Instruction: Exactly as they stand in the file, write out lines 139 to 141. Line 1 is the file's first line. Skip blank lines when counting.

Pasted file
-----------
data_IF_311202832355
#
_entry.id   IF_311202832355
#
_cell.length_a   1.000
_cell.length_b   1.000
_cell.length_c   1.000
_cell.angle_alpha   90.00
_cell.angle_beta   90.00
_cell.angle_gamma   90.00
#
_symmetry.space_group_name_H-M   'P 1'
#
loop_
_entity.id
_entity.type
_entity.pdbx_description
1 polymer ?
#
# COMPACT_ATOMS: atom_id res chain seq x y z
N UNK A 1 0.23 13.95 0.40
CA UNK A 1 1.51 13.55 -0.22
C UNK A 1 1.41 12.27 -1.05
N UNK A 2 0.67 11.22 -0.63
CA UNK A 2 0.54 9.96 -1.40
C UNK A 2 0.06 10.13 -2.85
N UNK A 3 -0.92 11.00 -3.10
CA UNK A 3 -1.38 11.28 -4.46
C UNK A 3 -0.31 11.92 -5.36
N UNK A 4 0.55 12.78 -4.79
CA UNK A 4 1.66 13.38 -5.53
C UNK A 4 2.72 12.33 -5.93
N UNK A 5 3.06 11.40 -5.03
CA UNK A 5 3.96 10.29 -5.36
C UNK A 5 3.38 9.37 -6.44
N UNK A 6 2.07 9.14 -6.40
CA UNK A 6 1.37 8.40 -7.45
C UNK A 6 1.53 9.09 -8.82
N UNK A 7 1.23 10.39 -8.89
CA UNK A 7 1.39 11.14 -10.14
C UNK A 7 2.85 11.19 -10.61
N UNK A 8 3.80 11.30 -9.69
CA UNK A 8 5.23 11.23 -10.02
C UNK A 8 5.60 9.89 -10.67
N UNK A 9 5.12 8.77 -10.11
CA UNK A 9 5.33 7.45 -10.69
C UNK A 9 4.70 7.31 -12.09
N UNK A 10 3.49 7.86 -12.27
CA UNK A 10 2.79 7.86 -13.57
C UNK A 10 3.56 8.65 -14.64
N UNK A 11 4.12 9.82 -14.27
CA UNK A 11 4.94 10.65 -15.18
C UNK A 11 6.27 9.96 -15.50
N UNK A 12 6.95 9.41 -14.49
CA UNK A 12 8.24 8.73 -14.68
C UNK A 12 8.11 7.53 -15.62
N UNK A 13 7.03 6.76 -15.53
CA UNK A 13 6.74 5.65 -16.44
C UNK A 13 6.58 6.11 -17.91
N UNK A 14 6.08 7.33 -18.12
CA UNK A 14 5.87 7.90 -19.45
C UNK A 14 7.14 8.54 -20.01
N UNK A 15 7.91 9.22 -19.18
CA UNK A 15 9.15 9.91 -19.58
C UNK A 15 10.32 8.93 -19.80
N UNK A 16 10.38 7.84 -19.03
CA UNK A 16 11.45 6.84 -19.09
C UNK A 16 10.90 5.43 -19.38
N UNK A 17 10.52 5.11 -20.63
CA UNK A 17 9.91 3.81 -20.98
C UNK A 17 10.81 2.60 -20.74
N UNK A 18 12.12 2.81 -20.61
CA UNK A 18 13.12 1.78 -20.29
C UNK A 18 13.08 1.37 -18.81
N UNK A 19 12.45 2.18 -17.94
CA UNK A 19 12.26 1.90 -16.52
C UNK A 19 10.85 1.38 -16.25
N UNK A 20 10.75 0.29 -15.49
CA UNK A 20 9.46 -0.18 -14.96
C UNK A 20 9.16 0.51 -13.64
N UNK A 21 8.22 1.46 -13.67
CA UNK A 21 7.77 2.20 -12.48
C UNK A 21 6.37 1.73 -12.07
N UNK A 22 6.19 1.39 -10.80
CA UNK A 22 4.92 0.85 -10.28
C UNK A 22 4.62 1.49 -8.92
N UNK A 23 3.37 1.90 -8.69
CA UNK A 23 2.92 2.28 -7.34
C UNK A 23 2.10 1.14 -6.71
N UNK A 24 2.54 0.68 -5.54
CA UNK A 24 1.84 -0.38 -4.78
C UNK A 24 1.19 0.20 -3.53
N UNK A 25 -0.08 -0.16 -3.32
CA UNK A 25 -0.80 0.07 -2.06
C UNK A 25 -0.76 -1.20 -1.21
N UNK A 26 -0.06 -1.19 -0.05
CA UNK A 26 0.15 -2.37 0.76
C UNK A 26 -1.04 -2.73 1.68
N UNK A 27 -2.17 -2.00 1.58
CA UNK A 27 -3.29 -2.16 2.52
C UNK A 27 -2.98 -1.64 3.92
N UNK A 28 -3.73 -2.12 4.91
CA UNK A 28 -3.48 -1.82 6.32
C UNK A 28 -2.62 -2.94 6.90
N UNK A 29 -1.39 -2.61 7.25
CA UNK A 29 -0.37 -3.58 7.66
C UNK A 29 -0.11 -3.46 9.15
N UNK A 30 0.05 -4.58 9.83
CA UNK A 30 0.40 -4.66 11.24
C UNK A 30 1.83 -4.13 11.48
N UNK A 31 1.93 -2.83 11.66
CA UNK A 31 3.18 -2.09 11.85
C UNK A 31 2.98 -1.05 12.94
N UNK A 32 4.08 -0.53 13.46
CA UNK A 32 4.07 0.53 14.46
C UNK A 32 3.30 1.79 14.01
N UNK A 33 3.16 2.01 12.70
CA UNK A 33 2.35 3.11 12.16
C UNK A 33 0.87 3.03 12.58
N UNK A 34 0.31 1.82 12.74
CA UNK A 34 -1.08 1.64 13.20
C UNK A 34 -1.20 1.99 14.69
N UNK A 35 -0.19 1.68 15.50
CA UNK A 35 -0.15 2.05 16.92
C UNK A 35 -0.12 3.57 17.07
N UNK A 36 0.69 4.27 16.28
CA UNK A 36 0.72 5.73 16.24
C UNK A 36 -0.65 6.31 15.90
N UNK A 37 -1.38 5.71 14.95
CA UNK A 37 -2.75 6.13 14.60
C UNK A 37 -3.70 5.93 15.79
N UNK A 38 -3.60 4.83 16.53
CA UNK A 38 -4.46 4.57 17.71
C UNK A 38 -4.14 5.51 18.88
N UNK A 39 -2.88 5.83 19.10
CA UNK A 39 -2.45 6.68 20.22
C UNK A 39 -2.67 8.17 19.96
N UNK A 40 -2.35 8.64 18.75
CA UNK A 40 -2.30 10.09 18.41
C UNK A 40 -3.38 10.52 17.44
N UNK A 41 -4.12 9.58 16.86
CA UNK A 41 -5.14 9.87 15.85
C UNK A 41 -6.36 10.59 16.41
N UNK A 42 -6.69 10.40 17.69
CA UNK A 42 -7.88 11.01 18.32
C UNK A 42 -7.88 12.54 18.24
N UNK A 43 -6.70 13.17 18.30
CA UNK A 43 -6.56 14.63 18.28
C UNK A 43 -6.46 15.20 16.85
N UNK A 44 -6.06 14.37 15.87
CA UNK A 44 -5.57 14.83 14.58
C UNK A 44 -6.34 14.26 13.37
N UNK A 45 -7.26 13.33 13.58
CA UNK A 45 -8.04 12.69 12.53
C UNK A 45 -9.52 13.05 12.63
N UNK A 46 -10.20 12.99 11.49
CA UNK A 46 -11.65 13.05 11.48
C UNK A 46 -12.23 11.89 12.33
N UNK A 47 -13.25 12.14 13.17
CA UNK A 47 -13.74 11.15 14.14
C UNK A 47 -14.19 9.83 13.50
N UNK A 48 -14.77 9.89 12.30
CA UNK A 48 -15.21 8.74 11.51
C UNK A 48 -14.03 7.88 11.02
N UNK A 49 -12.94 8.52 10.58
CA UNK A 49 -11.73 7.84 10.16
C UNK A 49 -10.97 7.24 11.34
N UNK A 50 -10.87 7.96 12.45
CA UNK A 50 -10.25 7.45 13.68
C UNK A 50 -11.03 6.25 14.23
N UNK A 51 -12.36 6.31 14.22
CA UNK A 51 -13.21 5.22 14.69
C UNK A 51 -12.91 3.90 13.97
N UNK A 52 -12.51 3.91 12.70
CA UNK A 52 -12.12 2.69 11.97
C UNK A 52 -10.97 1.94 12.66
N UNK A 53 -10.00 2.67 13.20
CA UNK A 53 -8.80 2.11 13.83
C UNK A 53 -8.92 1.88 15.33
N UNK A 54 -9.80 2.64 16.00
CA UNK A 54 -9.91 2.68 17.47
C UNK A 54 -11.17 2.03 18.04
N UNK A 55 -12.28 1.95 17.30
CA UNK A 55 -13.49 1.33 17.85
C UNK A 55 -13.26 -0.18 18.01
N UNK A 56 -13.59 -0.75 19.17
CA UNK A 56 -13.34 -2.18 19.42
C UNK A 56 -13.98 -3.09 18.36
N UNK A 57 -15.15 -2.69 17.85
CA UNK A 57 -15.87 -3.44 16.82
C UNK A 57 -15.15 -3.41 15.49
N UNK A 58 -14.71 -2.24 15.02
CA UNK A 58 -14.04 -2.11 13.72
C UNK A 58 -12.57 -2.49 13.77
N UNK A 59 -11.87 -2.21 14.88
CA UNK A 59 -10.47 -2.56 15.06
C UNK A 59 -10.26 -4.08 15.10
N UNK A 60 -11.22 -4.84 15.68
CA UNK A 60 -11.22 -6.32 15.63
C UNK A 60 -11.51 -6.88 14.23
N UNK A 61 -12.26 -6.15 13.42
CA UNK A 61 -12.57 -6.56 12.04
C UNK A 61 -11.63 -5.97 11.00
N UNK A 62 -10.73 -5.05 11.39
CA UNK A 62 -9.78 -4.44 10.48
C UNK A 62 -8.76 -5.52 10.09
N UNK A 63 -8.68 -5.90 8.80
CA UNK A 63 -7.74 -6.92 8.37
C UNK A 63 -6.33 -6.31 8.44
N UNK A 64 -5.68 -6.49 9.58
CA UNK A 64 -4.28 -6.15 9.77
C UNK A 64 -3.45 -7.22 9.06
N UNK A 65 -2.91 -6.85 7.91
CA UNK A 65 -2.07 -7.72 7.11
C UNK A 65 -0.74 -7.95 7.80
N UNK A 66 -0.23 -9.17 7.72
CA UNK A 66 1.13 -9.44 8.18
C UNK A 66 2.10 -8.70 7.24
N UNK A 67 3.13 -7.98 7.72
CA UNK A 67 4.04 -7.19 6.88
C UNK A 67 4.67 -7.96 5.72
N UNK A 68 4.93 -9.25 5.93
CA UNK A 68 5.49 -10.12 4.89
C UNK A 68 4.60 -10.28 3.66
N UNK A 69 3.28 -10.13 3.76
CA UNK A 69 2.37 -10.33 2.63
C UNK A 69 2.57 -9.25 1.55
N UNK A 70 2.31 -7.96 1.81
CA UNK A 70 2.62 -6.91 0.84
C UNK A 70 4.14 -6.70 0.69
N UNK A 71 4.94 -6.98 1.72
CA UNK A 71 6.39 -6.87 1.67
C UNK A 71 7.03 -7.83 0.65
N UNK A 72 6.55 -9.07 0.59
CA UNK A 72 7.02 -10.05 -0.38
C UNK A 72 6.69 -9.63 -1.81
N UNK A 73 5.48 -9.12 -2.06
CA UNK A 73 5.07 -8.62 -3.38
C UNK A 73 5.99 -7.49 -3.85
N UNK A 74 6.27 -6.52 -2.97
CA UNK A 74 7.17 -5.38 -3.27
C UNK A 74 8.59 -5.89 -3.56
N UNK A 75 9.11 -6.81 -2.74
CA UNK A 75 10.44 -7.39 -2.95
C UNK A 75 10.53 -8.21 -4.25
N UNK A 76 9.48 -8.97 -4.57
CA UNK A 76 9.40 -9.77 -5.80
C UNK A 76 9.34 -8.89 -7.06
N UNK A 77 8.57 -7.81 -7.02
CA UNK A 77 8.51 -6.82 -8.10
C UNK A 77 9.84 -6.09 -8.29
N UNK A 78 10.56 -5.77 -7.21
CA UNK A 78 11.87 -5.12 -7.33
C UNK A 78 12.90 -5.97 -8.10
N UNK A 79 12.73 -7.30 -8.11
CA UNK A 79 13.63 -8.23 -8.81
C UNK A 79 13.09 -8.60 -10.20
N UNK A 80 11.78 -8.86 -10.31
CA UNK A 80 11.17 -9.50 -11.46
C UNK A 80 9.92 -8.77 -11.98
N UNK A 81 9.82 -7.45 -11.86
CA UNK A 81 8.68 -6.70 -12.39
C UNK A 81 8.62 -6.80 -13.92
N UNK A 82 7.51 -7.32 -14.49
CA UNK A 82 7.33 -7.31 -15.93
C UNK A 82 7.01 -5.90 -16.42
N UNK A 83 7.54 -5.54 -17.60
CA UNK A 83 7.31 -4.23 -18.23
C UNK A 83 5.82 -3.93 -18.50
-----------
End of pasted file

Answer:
CA UNK A 40 -2.30 10.09 18.41
C UNK A 40 -3.38 10.52 17.44
N UNK A 41 -4.12 9.58 16.86